It also creates an incentive to create tie-ins to that product that only work with that product. Looking outside the backup world, we see a perfect example of that with Apple’s MacOS and MacBook line. Since Apple made the decision to only support MacOS on Apple-produced hardware, they have made hardware decisions for their customers, choosing Lightning over USB-C, DVD over BluRay, and hardwired RAM and CPUs over upgradeable ones. Some of their latest OS features are also tied to their hardware, such as the touch bar features in the new Macbook Pro. So even if you figure out how to run MacOS on non-Apple hardware, you won’t be able to take advantage of these new features without an Apple touch bar.
You see the same challenges in the data protection industry. A perfect example is what if Company X supports live recovery (a great feature), but only if you buy its appliance? You might prefer to use a post-process appliance for this feature since you can run your VMs from the landing zone for better performance.
Alternatively an in-line deduplication solution could optimize their offering so the need to dedupe on the fly is not noticeable to the users. For example it could leverage more CPU power, more ram or flash caching of instantly recovered data.
But what if company X offers live recovery but doesn’t have a post-process product or an optimized inline product; it has an non-optimized inline product. This leaves the user two choices. Don’t buy company X’s backup product (which you like), or buy its backup product with someone else’s appliance – and miss out on a really important feature (live recovery.) Either way, the vendor’s choice to produce hardware and software has limited customer choice. One might even argue that this was the point. It’s called vendor lock-in.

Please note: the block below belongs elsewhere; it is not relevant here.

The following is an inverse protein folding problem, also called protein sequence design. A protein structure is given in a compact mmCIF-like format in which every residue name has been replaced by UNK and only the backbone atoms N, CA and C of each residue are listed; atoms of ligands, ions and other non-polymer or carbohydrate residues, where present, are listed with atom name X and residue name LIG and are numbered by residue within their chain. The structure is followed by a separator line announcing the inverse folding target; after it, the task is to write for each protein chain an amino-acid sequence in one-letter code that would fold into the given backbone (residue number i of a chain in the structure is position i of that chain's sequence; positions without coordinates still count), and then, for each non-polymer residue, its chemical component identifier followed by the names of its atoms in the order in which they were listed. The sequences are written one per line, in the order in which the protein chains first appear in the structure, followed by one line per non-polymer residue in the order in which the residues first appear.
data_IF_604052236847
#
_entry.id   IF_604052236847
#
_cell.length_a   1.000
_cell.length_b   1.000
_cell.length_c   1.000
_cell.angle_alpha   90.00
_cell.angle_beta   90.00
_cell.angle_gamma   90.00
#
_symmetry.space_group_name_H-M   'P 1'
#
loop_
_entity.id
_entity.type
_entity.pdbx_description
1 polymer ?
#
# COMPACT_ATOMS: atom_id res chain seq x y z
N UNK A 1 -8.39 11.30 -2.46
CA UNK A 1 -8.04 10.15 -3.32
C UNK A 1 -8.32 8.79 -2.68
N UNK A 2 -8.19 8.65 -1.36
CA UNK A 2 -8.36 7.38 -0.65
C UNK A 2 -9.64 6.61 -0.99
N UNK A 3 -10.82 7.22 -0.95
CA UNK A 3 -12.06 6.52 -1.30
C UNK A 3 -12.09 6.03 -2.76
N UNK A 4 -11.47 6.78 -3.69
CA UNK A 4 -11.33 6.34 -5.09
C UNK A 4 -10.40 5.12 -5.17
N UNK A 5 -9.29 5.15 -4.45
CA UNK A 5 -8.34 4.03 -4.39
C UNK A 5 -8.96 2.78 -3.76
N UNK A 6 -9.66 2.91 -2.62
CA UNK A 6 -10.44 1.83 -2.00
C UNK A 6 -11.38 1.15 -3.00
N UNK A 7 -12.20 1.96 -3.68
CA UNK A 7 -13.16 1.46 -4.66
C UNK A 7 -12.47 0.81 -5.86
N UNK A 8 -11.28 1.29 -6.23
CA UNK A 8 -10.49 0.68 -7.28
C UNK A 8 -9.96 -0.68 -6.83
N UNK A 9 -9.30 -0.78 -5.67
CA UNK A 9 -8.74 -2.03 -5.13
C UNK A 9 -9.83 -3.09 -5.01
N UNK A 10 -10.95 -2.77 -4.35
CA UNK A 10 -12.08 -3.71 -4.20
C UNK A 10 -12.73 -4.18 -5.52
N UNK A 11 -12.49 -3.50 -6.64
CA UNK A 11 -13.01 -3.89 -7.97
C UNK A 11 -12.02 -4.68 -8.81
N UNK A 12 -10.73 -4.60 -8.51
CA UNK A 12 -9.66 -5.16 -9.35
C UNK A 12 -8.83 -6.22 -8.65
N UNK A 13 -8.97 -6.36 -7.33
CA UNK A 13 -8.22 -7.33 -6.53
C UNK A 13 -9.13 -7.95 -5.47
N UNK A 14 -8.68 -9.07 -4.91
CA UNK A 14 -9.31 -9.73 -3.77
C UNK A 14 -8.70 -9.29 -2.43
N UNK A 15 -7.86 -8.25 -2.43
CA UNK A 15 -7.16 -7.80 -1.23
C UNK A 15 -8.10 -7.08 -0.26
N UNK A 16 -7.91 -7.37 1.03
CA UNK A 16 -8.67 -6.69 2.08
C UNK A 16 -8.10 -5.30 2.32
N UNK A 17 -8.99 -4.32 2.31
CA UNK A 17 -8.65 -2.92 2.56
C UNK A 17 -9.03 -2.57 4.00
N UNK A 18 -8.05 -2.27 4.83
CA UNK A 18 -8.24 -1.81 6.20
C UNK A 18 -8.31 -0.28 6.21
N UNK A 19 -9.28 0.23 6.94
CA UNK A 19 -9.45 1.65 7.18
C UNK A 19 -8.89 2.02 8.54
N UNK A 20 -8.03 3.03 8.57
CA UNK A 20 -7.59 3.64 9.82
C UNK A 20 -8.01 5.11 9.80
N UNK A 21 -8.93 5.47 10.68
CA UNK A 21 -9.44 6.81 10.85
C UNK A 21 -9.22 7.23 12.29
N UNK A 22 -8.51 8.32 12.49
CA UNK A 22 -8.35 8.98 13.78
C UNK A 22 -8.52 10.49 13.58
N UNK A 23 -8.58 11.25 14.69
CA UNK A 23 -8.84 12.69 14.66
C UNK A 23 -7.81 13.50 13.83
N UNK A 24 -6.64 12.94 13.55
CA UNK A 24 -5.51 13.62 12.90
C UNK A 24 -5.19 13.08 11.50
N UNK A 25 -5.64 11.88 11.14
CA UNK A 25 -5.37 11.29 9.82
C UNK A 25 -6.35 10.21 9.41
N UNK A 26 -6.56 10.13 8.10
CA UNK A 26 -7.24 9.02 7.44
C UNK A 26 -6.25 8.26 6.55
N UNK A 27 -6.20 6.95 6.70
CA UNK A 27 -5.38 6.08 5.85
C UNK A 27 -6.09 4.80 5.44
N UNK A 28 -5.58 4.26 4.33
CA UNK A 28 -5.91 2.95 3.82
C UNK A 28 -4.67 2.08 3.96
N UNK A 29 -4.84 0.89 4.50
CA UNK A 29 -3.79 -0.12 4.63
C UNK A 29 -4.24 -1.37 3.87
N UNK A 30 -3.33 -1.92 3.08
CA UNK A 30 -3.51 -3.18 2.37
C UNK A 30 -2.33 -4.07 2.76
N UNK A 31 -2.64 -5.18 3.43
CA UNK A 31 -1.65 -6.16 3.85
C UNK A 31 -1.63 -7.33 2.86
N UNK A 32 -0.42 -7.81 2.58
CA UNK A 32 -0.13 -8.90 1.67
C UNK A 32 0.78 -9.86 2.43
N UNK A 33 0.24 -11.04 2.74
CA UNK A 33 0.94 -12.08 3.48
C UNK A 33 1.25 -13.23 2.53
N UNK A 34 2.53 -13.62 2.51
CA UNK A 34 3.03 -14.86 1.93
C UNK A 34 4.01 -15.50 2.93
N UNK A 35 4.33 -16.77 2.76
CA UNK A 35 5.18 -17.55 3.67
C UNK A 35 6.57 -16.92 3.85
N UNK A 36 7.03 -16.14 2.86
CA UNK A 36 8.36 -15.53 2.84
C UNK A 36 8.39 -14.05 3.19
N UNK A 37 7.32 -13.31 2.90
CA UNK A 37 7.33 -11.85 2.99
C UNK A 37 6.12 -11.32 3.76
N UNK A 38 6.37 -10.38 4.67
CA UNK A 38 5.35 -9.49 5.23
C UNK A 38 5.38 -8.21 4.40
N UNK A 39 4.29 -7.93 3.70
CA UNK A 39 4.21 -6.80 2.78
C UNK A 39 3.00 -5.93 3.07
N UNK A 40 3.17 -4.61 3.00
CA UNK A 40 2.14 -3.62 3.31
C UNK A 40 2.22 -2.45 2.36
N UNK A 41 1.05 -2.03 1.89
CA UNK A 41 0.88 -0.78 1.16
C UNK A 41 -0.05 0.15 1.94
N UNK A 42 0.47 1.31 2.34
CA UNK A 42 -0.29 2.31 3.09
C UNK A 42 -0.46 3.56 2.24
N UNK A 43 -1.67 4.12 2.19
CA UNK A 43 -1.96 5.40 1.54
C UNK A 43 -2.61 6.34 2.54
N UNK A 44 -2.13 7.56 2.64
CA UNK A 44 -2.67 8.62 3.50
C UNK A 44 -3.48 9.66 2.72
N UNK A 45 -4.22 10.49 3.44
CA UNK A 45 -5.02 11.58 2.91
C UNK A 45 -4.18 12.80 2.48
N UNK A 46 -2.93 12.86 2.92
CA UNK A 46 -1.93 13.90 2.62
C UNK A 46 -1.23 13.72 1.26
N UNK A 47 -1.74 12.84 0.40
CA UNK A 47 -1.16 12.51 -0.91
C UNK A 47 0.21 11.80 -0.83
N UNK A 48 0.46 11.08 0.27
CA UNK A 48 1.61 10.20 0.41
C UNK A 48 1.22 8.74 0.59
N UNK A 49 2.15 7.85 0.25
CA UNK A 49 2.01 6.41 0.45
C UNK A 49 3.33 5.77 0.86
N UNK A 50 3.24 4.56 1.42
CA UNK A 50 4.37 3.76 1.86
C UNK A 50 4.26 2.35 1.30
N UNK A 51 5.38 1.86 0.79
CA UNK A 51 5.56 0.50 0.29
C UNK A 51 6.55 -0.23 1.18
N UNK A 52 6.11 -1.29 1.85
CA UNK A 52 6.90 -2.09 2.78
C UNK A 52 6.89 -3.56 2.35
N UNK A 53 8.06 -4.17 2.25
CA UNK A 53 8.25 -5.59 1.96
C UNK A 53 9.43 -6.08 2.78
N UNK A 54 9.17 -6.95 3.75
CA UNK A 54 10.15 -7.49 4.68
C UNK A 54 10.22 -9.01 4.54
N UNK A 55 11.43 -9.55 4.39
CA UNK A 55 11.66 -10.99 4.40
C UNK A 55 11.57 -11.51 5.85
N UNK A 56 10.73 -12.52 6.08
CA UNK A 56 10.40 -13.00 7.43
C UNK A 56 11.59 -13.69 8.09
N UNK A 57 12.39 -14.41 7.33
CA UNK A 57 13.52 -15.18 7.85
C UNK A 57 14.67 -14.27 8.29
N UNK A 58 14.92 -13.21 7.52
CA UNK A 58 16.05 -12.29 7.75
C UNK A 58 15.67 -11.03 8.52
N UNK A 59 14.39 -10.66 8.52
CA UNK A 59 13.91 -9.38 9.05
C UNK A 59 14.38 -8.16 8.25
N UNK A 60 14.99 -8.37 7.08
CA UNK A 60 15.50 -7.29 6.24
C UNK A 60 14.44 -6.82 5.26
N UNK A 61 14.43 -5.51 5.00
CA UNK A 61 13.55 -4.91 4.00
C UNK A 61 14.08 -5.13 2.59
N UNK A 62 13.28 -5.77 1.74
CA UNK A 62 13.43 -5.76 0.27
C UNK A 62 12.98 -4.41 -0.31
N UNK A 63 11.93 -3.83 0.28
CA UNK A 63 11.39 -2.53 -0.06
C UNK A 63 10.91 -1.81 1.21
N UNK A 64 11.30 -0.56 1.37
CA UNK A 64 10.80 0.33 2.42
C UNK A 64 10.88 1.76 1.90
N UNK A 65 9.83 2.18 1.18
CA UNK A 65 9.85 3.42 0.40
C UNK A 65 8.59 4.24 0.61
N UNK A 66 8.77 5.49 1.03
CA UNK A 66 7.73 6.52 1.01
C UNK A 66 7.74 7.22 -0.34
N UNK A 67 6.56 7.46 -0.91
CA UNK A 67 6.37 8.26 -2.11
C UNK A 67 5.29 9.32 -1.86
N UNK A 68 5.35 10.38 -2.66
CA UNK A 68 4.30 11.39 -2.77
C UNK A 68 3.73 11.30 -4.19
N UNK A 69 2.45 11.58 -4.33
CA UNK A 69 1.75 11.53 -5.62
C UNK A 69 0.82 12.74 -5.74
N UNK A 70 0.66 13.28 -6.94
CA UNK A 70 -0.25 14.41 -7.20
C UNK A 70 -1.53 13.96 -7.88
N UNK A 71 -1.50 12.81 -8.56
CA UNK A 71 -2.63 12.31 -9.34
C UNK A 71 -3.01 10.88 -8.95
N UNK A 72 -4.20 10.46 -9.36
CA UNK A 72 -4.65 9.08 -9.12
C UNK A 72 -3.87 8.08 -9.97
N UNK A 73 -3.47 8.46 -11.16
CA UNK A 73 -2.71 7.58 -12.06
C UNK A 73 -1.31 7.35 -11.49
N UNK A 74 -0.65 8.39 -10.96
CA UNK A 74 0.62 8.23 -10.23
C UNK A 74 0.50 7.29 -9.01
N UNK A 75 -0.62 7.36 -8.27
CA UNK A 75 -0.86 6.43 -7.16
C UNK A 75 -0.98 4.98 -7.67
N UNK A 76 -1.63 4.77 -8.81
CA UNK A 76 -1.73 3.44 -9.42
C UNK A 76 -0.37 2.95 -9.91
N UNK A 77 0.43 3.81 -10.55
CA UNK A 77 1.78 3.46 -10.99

Be Careful What You Ask For
Some customers are pushing independent software vendors to come out with their own appliances. Be careful what you ask for, because you may create something that you weren’t looking for. What happens if your favorite backup software product suddenly starts putting out its own appliance? At a minimum, other appliances from other vendors may cease to exist. Why should a big-box vendor partner with your backup software product only to compete with them? What happens when someone at the helm starts realizing that by creating a tighter integration between the software and the hardware, the company increases its bottom line enough to make that worthwhile? You may find yourself forced to buy a different hardware product than you want in order to keep the software that you like.
Flexibility and customer choice should be king. Backup software products should partner with big-box vendors and white box vendors to create products that are sold via those partners allowing each company to do what it does best. This increases choice and gives customers that are looking for a ready-made appliance exactly what they’re asking for – without giving them what they weren’t asking for.